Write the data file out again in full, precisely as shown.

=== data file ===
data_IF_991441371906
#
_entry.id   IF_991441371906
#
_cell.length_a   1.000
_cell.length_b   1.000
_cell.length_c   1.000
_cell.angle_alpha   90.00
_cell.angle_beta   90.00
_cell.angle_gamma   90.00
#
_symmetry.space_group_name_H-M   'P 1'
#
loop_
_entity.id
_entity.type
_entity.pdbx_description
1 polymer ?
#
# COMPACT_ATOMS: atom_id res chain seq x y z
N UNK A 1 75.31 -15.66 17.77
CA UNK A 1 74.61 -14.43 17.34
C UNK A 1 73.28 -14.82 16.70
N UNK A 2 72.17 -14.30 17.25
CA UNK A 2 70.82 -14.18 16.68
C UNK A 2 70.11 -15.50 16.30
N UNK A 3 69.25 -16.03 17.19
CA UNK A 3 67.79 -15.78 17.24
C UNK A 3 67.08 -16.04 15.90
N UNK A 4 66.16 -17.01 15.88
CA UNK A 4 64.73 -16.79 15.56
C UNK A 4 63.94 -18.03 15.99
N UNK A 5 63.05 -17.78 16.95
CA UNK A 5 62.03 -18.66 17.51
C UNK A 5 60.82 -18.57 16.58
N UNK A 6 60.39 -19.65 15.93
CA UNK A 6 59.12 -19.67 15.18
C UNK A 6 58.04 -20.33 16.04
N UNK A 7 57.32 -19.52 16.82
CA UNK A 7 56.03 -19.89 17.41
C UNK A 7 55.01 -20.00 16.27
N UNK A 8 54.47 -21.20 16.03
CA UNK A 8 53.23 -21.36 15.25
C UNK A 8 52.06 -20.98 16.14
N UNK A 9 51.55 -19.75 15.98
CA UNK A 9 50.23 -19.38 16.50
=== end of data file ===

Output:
data_IF_991441371906
#
_entry.id   IF_991441371906
#
_cell.length_a   1.000
_cell.length_b   1.000
_cell.length_c   1.000
_cell.angle_alpha   90.00
_cell.angle_beta   90.00
_cell.angle_gamma   90.00
#
_symmetry.space_group_name_H-M   'P 1'
#
loop_
_entity.id
_entity.type
_entity.pdbx_description
1 polymer ?
#
# COMPACT_ATOMS: atom_id res chain seq x y z
N UNK A 1 75.31 -15.66 17.77
CA UNK A 1 74.61 -14.43 17.34
C UNK A 1 73.28 -14.82 16.70
N UNK A 2 72.17 -14.30 17.25
CA UNK A 2 70.82 -14.18 16.68
C UNK A 2 70.11 -15.50 16.30
N UNK A 3 69.25 -16.03 17.19
CA UNK A 3 67.79 -15.78 17.24
C UNK A 3 67.08 -16.04 15.90
N UNK A 4 66.16 -17.01 15.88
CA UNK A 4 64.73 -16.79 15.56
C UNK A 4 63.94 -18.03 15.99
N UNK A 5 63.05 -17.78 16.95
CA UNK A 5 62.03 -18.66 17.51
C UNK A 5 60.82 -18.57 16.58
N UNK A 6 60.39 -19.65 15.93
CA UNK A 6 59.12 -19.67 15.18
C UNK A 6 58.04 -20.33 16.04
N UNK A 7 57.32 -19.52 16.82
CA UNK A 7 56.03 -19.89 17.41
C UNK A 7 55.01 -20.00 16.27
N UNK A 8 54.47 -21.20 16.03
CA UNK A 8 53.23 -21.36 15.25
C UNK A 8 52.06 -20.98 16.14
N UNK A 9 51.55 -19.75 15.98
CA UNK A 9 50.23 -19.38 16.50